In 2011, the International Labour Organisation (ILO) adopted the Domestic Workers Convention. India supports the Convention but is yet to ratify it. One big reason for the absence of a targeted law, say activists, is that the law-makers — the babus in Delhi and elsewhere — are themselves employers and a law protecting the rights of domestic workers could be antagonistic to their interests.Belonging to the unorganised sector means that in case of a dispute with the employer, the worker cannot go to a labour court, as she is not technically recognised as a ‘worker’. “All laws since Independence are formulated for the organised sector, which is hardly 5 per cent in this country,” says Subhash Bhatnagar of Nirmala Niketan, which organises domestic workers.

I didn’t know that last bit – that the ILO had a Domestic Workers Convention and that India had not ratified it. India is by no means alone in that: there are many countries which haven’t ratified it, including the US and the UK. In fact, only ten countries have ratified this convention.

We’re putting together a short online survey, titled How Much Do YOU Pay Your Domestic Worker? As the title suggests, the aim is to get a sense of how much Indians – Nirmukta members in particular – pay their domestic workers. I’m guessing that as we fill up the survey, we’ll suffer the dawning realisation: that isn’t enough. Watch this space, we’ll publicise the survey once it’s ready.

 

 

 

3 comments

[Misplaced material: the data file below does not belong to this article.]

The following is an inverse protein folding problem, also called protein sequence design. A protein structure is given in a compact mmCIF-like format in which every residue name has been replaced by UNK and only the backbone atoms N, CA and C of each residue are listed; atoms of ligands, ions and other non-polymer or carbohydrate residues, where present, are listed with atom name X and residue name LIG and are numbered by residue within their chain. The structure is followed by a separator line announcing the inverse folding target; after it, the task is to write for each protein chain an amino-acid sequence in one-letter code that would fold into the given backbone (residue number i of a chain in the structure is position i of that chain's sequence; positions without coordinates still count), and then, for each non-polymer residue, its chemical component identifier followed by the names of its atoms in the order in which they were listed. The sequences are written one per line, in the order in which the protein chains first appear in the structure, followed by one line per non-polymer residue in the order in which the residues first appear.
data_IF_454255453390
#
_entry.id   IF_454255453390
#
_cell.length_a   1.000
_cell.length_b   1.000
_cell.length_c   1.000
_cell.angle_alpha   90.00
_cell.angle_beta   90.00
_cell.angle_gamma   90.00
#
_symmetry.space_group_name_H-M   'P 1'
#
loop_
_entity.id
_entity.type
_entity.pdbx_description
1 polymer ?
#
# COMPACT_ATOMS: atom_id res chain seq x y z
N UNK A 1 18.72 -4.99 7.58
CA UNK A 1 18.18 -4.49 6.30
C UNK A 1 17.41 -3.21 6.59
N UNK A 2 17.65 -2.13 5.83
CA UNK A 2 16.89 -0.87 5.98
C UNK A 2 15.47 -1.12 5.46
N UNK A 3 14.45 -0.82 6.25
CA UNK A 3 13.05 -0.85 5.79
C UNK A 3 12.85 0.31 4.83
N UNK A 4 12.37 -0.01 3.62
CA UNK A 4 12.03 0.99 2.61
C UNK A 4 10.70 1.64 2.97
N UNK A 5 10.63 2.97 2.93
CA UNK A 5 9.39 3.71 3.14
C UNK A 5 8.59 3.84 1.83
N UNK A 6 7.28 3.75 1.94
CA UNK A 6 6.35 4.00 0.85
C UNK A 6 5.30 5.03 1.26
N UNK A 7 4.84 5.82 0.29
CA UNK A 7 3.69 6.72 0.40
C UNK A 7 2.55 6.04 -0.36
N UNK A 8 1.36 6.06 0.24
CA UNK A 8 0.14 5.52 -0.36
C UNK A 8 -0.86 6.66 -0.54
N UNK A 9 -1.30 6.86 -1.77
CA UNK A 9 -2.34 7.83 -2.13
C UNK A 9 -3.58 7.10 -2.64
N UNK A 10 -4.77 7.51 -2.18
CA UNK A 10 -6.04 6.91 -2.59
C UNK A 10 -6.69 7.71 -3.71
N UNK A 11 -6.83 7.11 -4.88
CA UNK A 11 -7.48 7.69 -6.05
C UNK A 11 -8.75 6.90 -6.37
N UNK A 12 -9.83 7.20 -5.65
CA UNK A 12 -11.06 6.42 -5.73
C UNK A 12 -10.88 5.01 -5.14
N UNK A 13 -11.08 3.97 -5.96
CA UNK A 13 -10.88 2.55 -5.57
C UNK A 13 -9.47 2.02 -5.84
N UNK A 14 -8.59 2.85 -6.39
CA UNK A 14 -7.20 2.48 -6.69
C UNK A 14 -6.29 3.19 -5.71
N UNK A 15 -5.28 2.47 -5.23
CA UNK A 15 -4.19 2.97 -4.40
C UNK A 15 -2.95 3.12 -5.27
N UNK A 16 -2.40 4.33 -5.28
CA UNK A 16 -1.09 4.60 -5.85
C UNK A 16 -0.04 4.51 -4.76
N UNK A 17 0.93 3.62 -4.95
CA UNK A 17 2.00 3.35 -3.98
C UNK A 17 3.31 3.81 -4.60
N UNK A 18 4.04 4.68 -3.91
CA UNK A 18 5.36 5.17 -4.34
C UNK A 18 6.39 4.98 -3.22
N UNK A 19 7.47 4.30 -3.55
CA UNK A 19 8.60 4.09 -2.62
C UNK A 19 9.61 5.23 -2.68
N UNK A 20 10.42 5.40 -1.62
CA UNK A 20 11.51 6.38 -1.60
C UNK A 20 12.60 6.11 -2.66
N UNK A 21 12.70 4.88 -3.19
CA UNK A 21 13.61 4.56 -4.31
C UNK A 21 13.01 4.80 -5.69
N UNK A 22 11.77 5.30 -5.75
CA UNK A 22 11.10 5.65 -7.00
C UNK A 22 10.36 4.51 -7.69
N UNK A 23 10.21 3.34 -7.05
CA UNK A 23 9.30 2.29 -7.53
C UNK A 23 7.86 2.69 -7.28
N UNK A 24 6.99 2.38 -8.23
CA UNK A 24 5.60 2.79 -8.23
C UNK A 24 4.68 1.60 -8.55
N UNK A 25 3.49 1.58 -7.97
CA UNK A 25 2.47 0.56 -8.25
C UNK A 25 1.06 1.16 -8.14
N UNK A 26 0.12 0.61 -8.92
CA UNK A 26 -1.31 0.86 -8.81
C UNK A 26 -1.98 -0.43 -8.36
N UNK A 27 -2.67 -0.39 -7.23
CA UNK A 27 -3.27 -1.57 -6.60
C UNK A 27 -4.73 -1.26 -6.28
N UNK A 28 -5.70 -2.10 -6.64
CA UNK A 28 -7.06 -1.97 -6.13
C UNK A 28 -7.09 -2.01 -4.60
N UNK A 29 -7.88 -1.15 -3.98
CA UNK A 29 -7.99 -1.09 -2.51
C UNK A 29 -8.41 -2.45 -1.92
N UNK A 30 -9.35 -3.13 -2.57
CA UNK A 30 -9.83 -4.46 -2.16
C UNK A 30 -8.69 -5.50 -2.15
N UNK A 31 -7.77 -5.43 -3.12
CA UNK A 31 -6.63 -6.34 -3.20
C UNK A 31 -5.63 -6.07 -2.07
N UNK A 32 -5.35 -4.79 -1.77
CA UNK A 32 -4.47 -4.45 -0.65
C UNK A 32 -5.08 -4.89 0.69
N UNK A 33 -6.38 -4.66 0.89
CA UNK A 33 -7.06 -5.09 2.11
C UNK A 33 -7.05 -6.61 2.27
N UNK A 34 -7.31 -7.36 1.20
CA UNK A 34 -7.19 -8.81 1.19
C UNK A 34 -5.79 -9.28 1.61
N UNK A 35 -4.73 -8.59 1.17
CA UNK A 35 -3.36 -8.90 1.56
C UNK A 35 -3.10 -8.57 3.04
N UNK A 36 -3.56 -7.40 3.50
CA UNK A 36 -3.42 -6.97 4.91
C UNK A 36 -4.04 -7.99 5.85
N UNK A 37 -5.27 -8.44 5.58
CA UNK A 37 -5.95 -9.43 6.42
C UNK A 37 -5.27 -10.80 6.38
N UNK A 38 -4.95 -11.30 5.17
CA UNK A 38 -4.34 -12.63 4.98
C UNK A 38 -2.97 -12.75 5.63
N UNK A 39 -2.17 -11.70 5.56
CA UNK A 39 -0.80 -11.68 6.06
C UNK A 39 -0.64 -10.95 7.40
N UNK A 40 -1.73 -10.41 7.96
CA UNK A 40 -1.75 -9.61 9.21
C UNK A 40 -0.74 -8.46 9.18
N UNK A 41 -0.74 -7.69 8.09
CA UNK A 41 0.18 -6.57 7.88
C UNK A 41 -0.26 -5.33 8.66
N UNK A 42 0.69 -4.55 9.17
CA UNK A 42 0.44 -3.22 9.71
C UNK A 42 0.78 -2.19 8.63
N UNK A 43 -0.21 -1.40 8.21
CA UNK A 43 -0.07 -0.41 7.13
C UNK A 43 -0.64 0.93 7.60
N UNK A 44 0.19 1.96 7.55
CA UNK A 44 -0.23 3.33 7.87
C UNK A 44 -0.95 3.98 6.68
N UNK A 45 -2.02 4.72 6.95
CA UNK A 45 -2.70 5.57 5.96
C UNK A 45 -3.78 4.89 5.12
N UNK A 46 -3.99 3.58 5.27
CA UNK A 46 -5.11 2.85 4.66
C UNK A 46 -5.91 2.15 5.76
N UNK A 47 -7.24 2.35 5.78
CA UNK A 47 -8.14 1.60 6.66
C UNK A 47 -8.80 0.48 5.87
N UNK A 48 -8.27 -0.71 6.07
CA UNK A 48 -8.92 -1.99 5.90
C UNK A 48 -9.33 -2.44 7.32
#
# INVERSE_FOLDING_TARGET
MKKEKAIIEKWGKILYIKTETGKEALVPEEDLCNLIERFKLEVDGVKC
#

1. 1
    Onamission5

    Where I am from in the US, the standard rate for an independent contractor who cleans houses is $15/hr, while the rate for IC’s who clean businesses is $20. Someone who is employed by a cleaning service, that service might charge $20/hr but the person actually doing the cleaning gets less than half of that, between $8-10/hr.

    Someone who is live-in, though? That person may get virtually no cash wages at all, because room and board, even for meals they cook themselves. R&B is considered equivalent to wages. I have seen ads for live in, full service (cooking, cleaning, childcare, up to six days a week) employment where the employer offers a bedroom plus $400-600 a month. That works out to 2-3.1 dollars an hour, given an eight hour work day, no overtime. With room and board added in as wages, it still doesn’t amount to minimum wage. Some of these employers require that their full service employees travel with them, so they basically can have zero life outside of work. But you’re a “member of the family” so shit wages and a limited personal life are just some of the many perks.

  2. 2
    CaitieCat, in no way a robot nosireebot

    Sunil, your URL is malformed on the last link, about the countries ratifying.

    Should be: http://www.ilo.org/dyn/normlex/en/f?p=1000:11300:0::NO:11300:P11300_INSTRUMENT_ID:2551460

    I’m sad to find out that Canada is not among the ratifiers. Most of our imported domestic workers are Filipinas, often mothers of large families who come here to get enough work/money to send back to support their kids. They are wretchedly paid, poorly treated, and generally abused in many senses of the word.

    Rich people suck.

  3. 3
    Sunil

    Fixed, thanks CaitieCat.